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Life Cycle of a Frog

April 6, 2020

Long, unforgotten years before the day of my biology lab, I spent spring afternoons squatting in the mud beside a frog pond, contemplating the life cycle of amphibians. Spawn, tadpole, frog.

My mother was big on teaching life cycles. In her second-grade classroom, she kept an aquarium, which for a few weeks each spring was home to tadpoles.

My job was to supply them. As soon as the weather began to warm, I headed down to the frog pond, quart-size canning jar in hand. I’d dip the jar into the water to scoop up as many tadpoles as I could. Once in the jar, the wriggling black commas went to school for the children to monitor. When the tadpoles finally sprouted legs and lost their tails, the little froglets were graduated from the second grade, and Mom brought them home for me to dump back into the pond. I like to think of them growing there, unmolested by birds or second-graders, happy in the algae-scummed water.


In biology class, our frogs are called specimens. They are alive. They arrive in a plastic shoebox holding about a dozen. I expect a chorus of ribbets and croaks, but the shoebox is silent. Distressed frogs make no sound, I learned later. I wait at my lab station to receive my own personal frog for that day’s lesson. In those days, there was no opt-out, no virtual frog dissection videos, no PETA to protest our experiments. Instead, we each have at our station a diagram, a scalpel, and a sharpened awl arranged beside a tray on which our living frog will be dissected.


On warm afternoons at the pond, I gazed in happy revulsion at the frogspawn bubbling up on rafts of green algae. The tapioca-like bubbles each contained a black dot, a future tadpole. The air above the pond stank of decay, but I returned every afternoon to make my observations. For hours and days, I squatted in the mud on the pond’s edge and watched the bubbles. Water sliders skimmed across the still surface of the murky water. I shook my arms to keep the blackflies off. Bass-voiced bullfrogs hid in the reeds and made noises like plucked rubber bands. Ga-plunk. Ga-plunk.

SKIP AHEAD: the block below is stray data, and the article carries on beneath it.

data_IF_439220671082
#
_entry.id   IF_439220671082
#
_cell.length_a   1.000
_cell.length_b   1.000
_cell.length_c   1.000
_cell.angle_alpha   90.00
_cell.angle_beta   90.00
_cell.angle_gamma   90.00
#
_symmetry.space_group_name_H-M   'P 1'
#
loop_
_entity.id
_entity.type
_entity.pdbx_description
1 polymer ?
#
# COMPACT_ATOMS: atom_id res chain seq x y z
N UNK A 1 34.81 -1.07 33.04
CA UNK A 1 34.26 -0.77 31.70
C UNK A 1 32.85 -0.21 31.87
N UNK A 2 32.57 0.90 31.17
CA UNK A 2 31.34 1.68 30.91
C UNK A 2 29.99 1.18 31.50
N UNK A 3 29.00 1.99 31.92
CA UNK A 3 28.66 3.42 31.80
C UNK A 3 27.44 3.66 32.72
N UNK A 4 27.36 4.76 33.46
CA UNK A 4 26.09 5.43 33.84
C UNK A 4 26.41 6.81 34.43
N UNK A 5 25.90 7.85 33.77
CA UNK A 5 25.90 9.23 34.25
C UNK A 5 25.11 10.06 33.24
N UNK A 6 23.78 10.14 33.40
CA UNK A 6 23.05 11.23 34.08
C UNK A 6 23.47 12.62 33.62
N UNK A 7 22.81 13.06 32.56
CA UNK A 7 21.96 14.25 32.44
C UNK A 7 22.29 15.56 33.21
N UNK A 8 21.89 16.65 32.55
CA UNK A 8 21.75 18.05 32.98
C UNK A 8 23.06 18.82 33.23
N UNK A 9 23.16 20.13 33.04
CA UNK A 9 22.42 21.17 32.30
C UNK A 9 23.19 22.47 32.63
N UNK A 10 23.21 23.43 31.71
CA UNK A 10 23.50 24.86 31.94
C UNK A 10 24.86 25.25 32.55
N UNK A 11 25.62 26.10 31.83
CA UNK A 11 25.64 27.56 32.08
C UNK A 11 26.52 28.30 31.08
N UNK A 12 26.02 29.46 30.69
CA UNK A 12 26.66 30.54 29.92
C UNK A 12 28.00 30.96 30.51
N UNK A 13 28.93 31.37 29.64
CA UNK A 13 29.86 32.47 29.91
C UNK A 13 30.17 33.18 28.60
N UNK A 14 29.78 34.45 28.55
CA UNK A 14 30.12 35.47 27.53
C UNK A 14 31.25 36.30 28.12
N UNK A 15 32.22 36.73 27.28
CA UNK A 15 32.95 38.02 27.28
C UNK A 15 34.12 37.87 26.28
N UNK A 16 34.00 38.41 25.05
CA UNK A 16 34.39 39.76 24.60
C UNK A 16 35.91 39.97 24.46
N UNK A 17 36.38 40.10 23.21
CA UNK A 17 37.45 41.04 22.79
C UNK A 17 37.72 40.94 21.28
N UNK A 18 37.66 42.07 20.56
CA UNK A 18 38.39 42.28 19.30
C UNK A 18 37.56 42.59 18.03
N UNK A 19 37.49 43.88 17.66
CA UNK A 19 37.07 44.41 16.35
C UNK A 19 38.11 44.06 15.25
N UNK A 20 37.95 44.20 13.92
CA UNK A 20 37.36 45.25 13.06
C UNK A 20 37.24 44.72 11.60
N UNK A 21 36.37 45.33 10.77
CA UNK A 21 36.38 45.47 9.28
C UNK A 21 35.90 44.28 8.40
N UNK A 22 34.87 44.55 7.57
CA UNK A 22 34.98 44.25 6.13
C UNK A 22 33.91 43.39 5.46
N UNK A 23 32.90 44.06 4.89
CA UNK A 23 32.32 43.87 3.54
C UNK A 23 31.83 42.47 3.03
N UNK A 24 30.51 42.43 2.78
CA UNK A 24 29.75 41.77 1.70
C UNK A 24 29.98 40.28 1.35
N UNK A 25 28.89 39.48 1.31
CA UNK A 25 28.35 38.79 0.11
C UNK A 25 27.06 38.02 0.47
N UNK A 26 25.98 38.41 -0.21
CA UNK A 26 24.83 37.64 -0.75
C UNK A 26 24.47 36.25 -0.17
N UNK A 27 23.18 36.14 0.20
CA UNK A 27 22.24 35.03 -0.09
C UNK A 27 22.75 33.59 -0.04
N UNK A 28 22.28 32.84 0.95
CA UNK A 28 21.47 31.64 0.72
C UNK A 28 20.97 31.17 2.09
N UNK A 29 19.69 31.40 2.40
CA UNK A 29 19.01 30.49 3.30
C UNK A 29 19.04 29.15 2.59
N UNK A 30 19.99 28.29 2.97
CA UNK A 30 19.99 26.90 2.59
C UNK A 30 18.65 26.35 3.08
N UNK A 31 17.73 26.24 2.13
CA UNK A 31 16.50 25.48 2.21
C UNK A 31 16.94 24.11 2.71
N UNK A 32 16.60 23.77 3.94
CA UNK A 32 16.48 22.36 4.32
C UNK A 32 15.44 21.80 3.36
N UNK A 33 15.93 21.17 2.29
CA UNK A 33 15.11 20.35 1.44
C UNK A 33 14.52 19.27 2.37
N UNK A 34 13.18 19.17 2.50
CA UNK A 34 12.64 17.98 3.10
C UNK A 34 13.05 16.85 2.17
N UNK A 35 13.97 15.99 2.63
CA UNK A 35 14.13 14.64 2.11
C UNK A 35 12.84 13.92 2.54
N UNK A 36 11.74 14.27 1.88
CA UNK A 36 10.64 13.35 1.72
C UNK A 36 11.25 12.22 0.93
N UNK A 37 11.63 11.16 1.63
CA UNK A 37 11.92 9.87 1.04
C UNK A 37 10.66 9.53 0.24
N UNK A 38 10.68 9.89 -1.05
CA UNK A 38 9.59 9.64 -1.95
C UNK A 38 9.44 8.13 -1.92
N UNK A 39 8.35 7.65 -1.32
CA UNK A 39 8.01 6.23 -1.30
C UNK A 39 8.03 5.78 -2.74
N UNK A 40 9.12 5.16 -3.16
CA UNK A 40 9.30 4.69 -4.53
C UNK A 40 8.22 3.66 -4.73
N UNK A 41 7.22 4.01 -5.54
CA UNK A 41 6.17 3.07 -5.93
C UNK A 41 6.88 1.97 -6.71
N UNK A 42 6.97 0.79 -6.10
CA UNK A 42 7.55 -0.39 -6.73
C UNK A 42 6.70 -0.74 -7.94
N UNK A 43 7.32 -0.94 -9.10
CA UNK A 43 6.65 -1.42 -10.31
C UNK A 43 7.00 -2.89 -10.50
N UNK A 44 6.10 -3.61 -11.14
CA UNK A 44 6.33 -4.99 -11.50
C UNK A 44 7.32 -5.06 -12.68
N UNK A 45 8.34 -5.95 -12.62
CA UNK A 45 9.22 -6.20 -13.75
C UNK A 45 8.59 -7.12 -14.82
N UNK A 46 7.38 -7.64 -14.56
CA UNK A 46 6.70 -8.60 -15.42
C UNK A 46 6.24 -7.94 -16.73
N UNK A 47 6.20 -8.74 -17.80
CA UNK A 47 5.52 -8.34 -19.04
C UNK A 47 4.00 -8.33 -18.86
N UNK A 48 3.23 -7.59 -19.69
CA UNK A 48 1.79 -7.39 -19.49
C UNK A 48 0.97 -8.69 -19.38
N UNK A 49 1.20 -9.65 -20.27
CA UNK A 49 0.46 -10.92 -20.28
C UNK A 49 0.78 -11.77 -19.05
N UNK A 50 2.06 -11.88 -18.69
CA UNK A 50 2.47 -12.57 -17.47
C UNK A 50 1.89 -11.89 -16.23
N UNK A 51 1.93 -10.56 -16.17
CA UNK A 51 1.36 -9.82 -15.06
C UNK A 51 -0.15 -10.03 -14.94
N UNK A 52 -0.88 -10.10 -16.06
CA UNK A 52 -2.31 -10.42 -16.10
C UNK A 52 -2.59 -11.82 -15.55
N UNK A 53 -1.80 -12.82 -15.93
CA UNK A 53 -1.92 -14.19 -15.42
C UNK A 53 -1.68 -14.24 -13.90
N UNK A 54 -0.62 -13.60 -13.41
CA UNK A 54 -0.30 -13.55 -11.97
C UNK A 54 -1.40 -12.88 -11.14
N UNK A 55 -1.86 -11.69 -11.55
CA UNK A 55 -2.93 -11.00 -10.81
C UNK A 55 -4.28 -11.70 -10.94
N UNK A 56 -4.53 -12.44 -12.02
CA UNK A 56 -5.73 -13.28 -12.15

In the classroom, teenage boys whoop and joke and pound each other’s backs while most of the girls cower in the back of the classroom squealing and exchanging anxious whispers. I wait, stoic, at my station, waiting to be dispensed a frog.


Once, I caught a fat frog and put it into a cardboard shoebox. I punched air holes in the lid so it could breathe. I stuffed dead flies from the windowsill through the holes for food. I lifted the lid from time to time to inspect the frog. When it finally started to look a little thin and peaked, my mother made me take it back to the pond where, presumably, it lived out its happy frog existence. A splash, then silence. As I left, I heard them calling. Ga-plunk, ga-plunk.


To render a frog insensate, you must pith it. Pithing requires that you jab an awl into the base of the frog’s skull. The procedure is quick, painless, and paralyzing if done correctly, we are told. The teacher demonstrates, making it look easy. He holds a limp (but not dead) frog aloft to prove the efficacy of the method. Dissection, we are assured, will be a piece of cake. A few girls gag in the back of the room. I hear a sick groan from one of the boys.

Not all of our pithing endeavors go according to plan. The teacher rushes in to complete the job. Frogs do not scream out loud. They writhe.


Once, on a dare, I waded into the black water of our frog pond. The silt at the bottom was cold, and it sucked at my feet. I feel sucked in by our biology lesson. I wonder if I’ll ever pull free, if I’ll ever return to the pond.


My frog specimen is female. Slice into her belly, part the flesh, and peer inside. Before I can see the beating heart, I have to scoop out all the eggs that overflow the abdominal cavity obscuring the organs. There are a lot of eggs, eggs enough to foam up over rafts of algae on our frog pond in early spring. Ga-plunk, ga-plunk.

Finally, I weep.


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